While allergens in spring and fall can wreak havoc on your eyes, winter brings its own risks to your eye health. If you’re hitting the slopes this holiday season, you already know how much a good pair of goggles can help protect your eyes from sunlight that reflects off bright white snow. However, you may not have thought of some of the other dangers that winter brings to your vision, whether you’re on or off the slopes.


    The winter sun reflecting off snowy mountaintops is not the only hazard to your vision this season. As temperatures drop and winds pick up, the humidity in the air drops, too. You’ve no doubt already stocked up on lip balm to avoid dry, cracked lips, and anyone who’s prone to dry skin has already purchased a new bottle of skin lotion for the season. Well, your eyes aren’t immune to all of that dry air, either.

    Talk to your ophthalmologist about using eye drops to prevent dry eyes during the winter. Your eye doctor may prescribe artificial tears, or he or she may have alternate suggestions. For example, if you spend most of your time indoors during the winter, you may have your HVAC system to thank for your dry eyes.

    Central heaters tend to dry out the air in your home or office. Instead of using eye drops, you might benefit more from using a humidifier to counteract the drying effect. Talk to your eye doctor about dry eye treatments based on your personal eye health.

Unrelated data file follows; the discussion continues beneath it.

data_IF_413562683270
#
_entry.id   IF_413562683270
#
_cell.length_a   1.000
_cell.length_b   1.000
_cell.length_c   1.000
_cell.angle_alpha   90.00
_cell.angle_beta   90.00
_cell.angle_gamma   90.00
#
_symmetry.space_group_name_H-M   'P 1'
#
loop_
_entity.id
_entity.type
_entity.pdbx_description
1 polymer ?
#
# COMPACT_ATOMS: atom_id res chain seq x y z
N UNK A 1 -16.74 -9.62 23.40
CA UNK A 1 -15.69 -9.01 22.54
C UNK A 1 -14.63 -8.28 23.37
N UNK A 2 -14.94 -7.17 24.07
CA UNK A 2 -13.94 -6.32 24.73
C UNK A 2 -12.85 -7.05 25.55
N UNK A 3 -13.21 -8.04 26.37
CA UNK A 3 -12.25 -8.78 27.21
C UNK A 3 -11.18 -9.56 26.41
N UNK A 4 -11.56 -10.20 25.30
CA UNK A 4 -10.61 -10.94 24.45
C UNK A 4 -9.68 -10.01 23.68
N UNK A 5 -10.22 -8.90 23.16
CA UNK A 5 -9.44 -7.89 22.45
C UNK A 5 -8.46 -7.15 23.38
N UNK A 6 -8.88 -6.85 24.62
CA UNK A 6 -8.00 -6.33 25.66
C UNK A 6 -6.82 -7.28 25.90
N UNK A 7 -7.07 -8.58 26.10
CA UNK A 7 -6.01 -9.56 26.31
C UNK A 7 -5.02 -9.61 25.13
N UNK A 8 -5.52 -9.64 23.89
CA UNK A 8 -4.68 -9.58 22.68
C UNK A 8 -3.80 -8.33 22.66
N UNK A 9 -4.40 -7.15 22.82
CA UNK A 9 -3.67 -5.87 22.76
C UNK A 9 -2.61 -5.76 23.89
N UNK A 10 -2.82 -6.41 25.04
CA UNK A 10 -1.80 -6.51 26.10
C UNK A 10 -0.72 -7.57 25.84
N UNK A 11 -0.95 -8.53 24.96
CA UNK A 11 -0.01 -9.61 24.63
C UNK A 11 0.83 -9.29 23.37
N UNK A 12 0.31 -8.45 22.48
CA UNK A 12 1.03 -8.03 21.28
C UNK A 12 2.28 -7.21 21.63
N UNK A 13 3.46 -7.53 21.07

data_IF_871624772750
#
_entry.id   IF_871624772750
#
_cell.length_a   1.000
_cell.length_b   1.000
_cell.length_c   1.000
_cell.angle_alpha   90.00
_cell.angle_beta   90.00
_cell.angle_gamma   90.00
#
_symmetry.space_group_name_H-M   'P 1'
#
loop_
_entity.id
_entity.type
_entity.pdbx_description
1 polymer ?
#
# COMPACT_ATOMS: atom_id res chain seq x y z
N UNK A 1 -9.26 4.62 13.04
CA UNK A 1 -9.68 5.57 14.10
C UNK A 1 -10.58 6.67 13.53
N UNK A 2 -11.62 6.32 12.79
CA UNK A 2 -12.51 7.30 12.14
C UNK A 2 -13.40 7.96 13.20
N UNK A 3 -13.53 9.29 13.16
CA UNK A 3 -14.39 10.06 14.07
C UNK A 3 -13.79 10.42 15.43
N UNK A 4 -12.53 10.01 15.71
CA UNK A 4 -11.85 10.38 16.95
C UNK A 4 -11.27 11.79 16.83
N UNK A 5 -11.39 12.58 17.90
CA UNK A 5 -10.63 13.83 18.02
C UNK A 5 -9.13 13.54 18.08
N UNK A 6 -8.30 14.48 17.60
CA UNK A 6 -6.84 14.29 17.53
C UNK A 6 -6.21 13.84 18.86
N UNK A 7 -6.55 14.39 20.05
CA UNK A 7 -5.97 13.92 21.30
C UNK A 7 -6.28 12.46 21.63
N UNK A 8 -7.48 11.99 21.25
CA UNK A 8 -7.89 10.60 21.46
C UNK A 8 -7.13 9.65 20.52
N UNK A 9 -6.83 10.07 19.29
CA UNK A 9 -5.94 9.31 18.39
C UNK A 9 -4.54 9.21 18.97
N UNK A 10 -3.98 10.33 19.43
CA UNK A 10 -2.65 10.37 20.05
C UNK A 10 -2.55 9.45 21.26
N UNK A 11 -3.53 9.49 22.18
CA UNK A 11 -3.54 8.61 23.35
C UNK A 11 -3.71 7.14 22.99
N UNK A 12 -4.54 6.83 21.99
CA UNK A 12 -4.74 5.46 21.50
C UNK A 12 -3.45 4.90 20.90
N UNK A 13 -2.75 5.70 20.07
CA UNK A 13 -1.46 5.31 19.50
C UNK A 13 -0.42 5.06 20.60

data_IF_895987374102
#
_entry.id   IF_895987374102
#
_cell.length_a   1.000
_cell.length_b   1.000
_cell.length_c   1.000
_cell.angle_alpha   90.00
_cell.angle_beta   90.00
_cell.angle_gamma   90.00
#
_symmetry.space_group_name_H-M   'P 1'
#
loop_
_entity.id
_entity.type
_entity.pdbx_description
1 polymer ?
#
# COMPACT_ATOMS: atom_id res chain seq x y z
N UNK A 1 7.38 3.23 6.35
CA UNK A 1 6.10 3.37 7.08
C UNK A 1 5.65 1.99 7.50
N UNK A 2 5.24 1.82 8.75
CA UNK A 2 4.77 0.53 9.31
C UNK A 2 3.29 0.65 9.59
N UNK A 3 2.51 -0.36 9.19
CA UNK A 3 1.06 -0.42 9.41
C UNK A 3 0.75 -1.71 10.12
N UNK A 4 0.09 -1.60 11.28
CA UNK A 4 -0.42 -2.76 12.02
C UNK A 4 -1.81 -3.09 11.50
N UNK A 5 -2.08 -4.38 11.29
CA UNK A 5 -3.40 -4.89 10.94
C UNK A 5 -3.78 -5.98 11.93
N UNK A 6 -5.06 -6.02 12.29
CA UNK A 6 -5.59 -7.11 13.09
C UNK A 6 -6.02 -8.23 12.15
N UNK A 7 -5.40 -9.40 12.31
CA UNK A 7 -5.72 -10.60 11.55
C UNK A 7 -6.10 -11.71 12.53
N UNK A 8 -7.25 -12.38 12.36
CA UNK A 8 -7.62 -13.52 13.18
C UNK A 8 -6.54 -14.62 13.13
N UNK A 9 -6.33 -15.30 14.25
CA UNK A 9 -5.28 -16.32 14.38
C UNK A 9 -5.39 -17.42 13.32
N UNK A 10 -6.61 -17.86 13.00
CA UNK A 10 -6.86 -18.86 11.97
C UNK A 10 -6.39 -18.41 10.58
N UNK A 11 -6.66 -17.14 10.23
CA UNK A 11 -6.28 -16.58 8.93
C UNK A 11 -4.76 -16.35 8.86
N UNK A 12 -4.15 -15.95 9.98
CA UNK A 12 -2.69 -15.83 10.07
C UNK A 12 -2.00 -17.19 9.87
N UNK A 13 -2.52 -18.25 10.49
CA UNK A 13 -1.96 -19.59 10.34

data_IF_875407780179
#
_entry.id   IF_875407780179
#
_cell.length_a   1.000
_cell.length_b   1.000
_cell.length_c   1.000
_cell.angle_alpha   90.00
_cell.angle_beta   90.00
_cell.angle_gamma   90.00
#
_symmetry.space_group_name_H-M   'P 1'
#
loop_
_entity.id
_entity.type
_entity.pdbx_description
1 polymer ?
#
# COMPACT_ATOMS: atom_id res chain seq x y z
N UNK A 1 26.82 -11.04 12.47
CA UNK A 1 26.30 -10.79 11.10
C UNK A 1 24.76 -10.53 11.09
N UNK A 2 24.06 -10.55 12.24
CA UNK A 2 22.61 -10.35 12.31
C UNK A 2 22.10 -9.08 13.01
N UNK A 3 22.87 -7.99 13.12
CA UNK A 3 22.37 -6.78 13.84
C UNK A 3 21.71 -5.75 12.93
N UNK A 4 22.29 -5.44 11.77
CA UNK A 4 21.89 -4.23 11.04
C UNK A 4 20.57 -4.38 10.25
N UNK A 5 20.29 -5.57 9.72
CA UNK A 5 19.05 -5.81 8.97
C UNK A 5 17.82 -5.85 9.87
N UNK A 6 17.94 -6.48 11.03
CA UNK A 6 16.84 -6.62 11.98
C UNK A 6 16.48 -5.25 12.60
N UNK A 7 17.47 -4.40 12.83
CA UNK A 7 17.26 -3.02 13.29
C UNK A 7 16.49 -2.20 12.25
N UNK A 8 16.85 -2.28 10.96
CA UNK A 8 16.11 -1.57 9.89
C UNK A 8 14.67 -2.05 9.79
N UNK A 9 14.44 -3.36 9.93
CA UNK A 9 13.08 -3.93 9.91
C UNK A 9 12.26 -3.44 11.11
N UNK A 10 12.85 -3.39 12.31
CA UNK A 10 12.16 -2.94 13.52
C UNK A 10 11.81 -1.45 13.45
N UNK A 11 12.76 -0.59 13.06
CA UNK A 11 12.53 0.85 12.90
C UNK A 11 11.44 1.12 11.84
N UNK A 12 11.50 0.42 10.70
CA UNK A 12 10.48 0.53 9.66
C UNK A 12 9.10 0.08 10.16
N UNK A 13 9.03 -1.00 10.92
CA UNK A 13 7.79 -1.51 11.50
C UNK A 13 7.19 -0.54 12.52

If you live in a part of the country where you need to shovel snow or split wood, you’re at risk for hurling dirt, grit, splinters, small stones, and shards of ice into your eyes. If you’re shoveling or chopping, be sure to wear eye protection, and if you do get something in your eyes, remember to wash them out with clear water for several minutes.

    Whatever you do, if you think that you have something in one or both eyes, do not rub your eyes. This can result in grinding particles into the eye and cutting the cornea. When left untreated, lacerations to the cornea can become infected.


    If you’ve humidified your home but your eyes still feel dry and itchy, you may need to do some winter cleaning. With your house closed off from the outside world, any allergens such as pet dander, dust mites, etc. in the air are trapped in the house and will circulate through the air, over and over again.

    To deal with indoor allergens, vacuum all rugs and have all of your pets groomed for the winter to cut down on dander. Then, replace your home’s air filters, as new filters will catch more airborne allergens than filters that have been in use for a few months.

    Posted December 25, 2014 by Silverstein Eye Centers
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